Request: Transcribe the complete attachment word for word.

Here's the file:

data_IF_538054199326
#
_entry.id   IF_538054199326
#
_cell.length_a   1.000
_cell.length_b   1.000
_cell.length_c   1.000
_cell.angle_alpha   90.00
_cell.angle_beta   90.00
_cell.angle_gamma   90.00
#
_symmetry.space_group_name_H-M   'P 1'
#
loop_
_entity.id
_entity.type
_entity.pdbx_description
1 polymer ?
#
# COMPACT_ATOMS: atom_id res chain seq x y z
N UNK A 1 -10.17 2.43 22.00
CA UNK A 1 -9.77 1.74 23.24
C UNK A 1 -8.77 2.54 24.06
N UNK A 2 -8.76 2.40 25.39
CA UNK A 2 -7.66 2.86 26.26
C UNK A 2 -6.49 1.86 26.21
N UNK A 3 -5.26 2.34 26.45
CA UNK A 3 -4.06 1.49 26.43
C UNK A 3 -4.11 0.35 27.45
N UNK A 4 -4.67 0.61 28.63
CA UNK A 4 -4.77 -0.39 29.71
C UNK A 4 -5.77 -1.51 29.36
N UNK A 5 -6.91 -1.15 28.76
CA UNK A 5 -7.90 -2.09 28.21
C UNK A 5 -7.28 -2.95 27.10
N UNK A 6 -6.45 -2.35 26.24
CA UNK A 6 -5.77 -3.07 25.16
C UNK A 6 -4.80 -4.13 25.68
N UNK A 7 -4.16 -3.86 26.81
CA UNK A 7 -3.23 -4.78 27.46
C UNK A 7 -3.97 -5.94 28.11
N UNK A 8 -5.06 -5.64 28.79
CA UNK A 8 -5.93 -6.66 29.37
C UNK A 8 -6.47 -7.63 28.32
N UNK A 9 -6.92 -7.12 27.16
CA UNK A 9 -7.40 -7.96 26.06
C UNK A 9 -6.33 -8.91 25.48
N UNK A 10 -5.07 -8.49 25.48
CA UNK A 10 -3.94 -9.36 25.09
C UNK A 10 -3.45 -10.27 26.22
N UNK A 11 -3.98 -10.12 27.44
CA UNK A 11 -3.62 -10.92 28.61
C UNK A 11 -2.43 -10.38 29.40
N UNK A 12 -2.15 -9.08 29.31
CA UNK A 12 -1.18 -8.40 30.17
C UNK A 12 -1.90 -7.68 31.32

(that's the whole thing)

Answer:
data_IF_538054199326
#
_entry.id   IF_538054199326
#
_cell.length_a   1.000
_cell.length_b   1.000
_cell.length_c   1.000
_cell.angle_alpha   90.00
_cell.angle_beta   90.00
_cell.angle_gamma   90.00
#
_symmetry.space_group_name_H-M   'P 1'
#
loop_
_entity.id
_entity.type
_entity.pdbx_description
1 polymer ?
#
# COMPACT_ATOMS: atom_id res chain seq x y z
N UNK A 1 -10.17 2.43 22.00
CA UNK A 1 -9.77 1.74 23.24
C UNK A 1 -8.77 2.54 24.06
N UNK A 2 -8.76 2.40 25.39
CA UNK A 2 -7.66 2.86 26.26
C UNK A 2 -6.49 1.86 26.21
N UNK A 3 -5.26 2.34 26.45
CA UNK A 3 -4.06 1.49 26.43
C UNK A 3 -4.11 0.35 27.45
N UNK A 4 -4.67 0.61 28.63
CA UNK A 4 -4.77 -0.39 29.71
C UNK A 4 -5.77 -1.51 29.36
N UNK A 5 -6.91 -1.15 28.76
CA UNK A 5 -7.90 -2.09 28.21
C UNK A 5 -7.28 -2.95 27.10
N UNK A 6 -6.45 -2.35 26.24
CA UNK A 6 -5.77 -3.07 25.16
C UNK A 6 -4.80 -4.13 25.68
N UNK A 7 -4.16 -3.86 26.81
CA UNK A 7 -3.23 -4.78 27.46
C UNK A 7 -3.97 -5.94 28.11
N UNK A 8 -5.06 -5.64 28.79
CA UNK A 8 -5.93 -6.66 29.37
C UNK A 8 -6.47 -7.63 28.32
N UNK A 9 -6.92 -7.12 27.16
CA UNK A 9 -7.40 -7.96 26.06
C UNK A 9 -6.33 -8.91 25.48
N UNK A 10 -5.07 -8.49 25.48
CA UNK A 10 -3.94 -9.36 25.09
C UNK A 10 -3.45 -10.27 26.22
N UNK A 11 -3.98 -10.12 27.44
CA UNK A 11 -3.62 -10.92 28.61
C UNK A 11 -2.43 -10.38 29.40
N UNK A 12 -2.15 -9.08 29.31
CA UNK A 12 -1.18 -8.40 30.17
C UNK A 12 -1.90 -7.68 31.32